Date of Award

Spring 2000

Project Type


Program or Major

Earth Sciences

Degree Name

Doctor of Philosophy

First Advisor

Patrick M Crill


Tropospheric methyl bromide (CH3Br) is a significant source of ozone (O3) destroying bromine to the stratosphere. Due to this threat, the cessation of the production and use of fumigant CH3Br has been slated for 2005 by the Montreal Protocol nations. This decision was based on CH3Br's relatively long atmospheric lifetime which is estimated from the current understanding of its natural and anthropogenic sources and sinks. The research presented in this dissertation has focused on determining the magnitude and characteristics of the biogeochemical exchange of atmospheric CH3Br with upland and wetland soils to attain a better understanding of these portions of the tropospheric budget of CH 3Br.

An accurate and precise method to determine ambient mixing ratios of CH3Br was developed and implemented. Samples were analyzed for CH3Br by preconcentrating a large volume of air (200 to 700 mL) on a packed sample loop held at -70°C. The sample loop was then heated to 120° and flushed into a gas chromatograph equipped with an oxygen doped electron capture detector (GC-ECD).

Laboratory incubations of soils collected from around the world were completed to determine if the upland soil sink was universal. Manipulation of soil samples were completed to determine the characteristics of uptake. Field flux measurements over a growing season were completed at two upland sites in the Northeastern United States using a chamber method. Laboratory incubations and field measurements revealed that upland soils are net sinks of atmospheric CH3Br. The process of uptake appears to be bacterial. There was also some indication from field measurements that there are mechanisms for production of CH3Br in these upland systems.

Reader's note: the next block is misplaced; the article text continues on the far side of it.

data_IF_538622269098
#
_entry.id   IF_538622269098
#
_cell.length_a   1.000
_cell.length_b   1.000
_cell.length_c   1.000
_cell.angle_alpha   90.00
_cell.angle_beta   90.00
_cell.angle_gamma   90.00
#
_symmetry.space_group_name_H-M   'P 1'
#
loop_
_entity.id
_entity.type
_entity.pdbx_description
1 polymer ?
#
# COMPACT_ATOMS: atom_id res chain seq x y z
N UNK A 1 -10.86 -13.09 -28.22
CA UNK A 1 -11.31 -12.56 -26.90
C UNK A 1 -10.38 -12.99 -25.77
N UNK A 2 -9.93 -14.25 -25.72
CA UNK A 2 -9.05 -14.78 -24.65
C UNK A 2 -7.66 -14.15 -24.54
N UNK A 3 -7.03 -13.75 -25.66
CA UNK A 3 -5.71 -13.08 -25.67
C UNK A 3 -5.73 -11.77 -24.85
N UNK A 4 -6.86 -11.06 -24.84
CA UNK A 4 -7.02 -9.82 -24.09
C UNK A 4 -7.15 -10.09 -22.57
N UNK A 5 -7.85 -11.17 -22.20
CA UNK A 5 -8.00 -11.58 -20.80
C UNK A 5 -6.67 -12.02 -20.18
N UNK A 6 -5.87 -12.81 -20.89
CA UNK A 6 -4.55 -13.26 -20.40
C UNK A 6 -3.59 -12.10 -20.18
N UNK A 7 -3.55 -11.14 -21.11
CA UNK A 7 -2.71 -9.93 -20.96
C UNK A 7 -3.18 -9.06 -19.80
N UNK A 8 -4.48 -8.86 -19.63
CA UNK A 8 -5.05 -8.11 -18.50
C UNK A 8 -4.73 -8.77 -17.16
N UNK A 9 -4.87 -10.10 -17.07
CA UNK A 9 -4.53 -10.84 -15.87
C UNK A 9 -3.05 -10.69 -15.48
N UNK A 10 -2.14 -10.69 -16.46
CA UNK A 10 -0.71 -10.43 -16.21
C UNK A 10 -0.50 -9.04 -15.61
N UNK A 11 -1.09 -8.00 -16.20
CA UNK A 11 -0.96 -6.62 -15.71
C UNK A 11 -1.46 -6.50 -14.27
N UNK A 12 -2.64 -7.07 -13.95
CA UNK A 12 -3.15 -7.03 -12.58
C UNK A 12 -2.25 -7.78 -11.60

Exchange of CH3Br at two temperate wetlands was studied over an entire growing season revealing an estimate of net emissions of CH 3Br to the atmosphere of approximately 2.2 Gg yr-1 from global wetlands. This is approximately 4% of the missing source term in the tropospheric budget of CH3Br. This result reveals a significant terrestrial source of atmospheric CH3Br. This research also implies that the exchange of CH3Br in terrestrial systems is a complex interaction of in situ production and consumption.